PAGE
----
I tried to cut one of their throats and there just wasn't any keeping it down. It was coming out. Everywhere. Everything in my stomach. Even some things that I didn't know were still there.

But, I somehow managed to get them all cut.

By the time break time came, I was just an "idiot." That's just all there is to it. In the industry, they call it being "line-crazy."

I realized later that they make a killer's first night his worst night. On purpose.

If you are going to quit, they want you to do it then.

I also found out later that for every 15 or 20 people that try out for that job, they might keep one. Most people just cannot handle it. (That's probably a good thing, huh? Wouldn't you be at least a little leery of someone who enjoyed this type of work?)

When break time comes, or any time chickens quit coming down the line to the killer, it was his job to also push the blood down and wash down the killing machine. You pushed the blood down with a big, industrial-size squeegee.

This was probably the most disgusting part of the job.

I've seen blood clots that were 8-10 ft. long, 4 ft. wide, and probably about a foot thick. No exaggeration.

This is what the big squeegee was for. Well, calling it a squeegee is kind of misleading, but it is hard to describe. You certainly couldn't call it a shovel. It was something they made specifically for cleaning out the blood tunnel down there at the plant.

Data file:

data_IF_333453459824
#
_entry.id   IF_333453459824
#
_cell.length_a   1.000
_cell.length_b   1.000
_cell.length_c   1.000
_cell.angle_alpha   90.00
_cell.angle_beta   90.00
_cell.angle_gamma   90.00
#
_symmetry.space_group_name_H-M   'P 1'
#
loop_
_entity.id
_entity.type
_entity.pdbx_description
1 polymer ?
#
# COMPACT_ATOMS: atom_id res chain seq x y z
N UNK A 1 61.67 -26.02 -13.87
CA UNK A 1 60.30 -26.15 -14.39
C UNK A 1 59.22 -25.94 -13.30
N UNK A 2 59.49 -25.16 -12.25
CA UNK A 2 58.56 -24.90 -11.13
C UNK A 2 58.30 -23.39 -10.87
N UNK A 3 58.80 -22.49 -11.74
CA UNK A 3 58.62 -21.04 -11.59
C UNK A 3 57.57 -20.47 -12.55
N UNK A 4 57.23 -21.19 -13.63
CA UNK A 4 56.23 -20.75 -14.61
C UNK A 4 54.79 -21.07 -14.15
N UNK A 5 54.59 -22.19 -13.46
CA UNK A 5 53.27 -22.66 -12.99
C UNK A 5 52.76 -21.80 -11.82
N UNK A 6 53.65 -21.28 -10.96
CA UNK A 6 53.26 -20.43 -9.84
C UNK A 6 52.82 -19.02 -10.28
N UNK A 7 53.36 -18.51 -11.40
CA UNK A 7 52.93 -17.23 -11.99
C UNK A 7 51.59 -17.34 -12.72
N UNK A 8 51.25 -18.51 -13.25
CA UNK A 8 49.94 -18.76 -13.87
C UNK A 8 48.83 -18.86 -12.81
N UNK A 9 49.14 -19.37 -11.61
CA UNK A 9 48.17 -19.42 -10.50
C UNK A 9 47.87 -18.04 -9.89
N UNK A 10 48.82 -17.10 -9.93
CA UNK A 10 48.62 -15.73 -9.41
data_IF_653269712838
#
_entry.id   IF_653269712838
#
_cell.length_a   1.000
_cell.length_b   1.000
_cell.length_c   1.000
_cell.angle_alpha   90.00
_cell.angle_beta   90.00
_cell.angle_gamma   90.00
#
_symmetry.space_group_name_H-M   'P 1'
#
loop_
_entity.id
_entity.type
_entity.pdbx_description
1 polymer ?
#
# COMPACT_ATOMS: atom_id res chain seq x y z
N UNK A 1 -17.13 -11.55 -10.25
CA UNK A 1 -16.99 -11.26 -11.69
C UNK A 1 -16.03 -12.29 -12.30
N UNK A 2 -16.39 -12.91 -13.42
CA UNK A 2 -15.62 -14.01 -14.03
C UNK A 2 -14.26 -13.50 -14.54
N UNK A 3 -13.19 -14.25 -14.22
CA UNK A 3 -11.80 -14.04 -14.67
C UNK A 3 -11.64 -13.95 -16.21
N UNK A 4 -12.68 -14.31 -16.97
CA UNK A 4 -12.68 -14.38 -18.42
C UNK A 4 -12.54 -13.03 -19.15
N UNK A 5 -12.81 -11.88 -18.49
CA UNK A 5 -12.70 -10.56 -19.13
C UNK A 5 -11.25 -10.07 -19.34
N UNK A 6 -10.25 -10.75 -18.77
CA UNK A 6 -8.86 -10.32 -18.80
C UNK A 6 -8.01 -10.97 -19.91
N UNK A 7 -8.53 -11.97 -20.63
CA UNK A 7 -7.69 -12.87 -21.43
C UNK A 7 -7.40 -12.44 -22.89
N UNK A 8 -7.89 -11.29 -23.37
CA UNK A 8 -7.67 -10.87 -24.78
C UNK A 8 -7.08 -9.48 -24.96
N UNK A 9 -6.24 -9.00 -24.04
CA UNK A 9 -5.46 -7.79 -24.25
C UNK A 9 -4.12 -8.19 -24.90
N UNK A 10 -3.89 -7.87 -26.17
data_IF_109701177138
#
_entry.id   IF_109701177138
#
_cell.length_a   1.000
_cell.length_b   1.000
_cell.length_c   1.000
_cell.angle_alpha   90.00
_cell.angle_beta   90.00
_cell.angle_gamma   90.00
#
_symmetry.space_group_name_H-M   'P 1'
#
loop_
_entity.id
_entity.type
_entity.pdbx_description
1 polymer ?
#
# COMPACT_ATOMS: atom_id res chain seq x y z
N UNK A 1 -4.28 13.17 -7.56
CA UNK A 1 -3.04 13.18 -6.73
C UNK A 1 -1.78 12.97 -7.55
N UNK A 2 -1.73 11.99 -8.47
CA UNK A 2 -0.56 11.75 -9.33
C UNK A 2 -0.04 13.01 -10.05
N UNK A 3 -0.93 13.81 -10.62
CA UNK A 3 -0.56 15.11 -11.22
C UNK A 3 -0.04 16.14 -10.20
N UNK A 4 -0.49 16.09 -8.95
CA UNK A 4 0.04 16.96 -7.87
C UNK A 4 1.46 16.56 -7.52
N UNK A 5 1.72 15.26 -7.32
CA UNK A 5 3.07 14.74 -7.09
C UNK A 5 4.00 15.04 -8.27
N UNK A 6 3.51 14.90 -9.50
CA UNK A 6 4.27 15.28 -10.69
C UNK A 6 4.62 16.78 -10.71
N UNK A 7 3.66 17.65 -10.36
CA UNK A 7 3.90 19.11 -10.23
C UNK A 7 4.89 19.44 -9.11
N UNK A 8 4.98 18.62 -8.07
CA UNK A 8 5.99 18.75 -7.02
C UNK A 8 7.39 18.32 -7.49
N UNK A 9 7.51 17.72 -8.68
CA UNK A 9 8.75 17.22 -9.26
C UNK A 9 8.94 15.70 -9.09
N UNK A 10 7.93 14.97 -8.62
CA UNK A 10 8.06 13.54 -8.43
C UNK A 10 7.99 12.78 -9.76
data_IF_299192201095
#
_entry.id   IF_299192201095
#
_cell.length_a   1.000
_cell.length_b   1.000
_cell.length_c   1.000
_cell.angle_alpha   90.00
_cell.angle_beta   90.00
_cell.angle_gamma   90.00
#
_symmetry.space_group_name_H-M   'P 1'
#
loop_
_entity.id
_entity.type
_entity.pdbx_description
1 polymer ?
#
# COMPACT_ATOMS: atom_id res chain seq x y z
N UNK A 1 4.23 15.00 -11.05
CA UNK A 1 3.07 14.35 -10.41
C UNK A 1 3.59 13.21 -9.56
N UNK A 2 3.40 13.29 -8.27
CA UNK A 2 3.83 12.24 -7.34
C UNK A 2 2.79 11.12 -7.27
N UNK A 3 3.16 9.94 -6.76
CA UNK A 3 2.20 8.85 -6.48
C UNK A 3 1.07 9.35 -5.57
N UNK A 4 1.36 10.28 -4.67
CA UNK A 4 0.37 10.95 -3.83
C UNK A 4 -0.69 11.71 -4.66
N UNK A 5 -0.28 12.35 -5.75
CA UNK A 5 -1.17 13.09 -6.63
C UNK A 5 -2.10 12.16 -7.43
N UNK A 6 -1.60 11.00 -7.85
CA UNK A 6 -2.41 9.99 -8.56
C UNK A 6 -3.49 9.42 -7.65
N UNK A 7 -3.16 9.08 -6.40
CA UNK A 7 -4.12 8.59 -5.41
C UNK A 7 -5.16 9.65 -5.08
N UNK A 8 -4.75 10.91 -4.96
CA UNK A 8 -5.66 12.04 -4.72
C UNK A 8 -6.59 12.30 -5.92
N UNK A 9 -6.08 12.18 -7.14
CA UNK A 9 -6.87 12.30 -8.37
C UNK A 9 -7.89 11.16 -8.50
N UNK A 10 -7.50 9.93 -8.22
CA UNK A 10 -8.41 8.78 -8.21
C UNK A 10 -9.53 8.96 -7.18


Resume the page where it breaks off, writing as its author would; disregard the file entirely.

It was not uncommon for the killer to have to get some help to push these massive blood clots down the drain. They were huge and heavy. Some of them would weight several hundred pounds. It was not uncommon to see a 300-400 lb. blood clot.

You used the squeegee to push the blood clots down to the drain. But, they had gotten so thick that they were almost the consistency of meat in a lot of cases. When that happened, you had to stomp them down so that the matter would flow between the little squares of the grate covering the drain that kept the big chunks from going down the drain.

Stomping it down is just what it sounds like. You got in there and walked around in it in rubber boots, stomping around.

And every time you stomped on it, it splattered all over you.

T., who became my partner in there, and I would usually end up having to do this. What we would do would be to bring two changes of clothes with us - one for 1st break and one for 2nd break. We bought these clothes at yard sales so that we could just throw them away if we had to. After we would get through, we stripped off the bloody clothes and took turns hosing each other off. There were 2 hoses and we would blast each other at the same time with them for about 5 minutes or so to get all the clotted blood off. These were big hoses, similar to fire hoses, that we kept turned down quite a bit so that they didn't hurt us, but were still powerful enough to get that nasty stuff off of you and out of your hair. Many times we just had to throw away our shirts.

Thus began the nightmare that ultimately drove me to write this blog.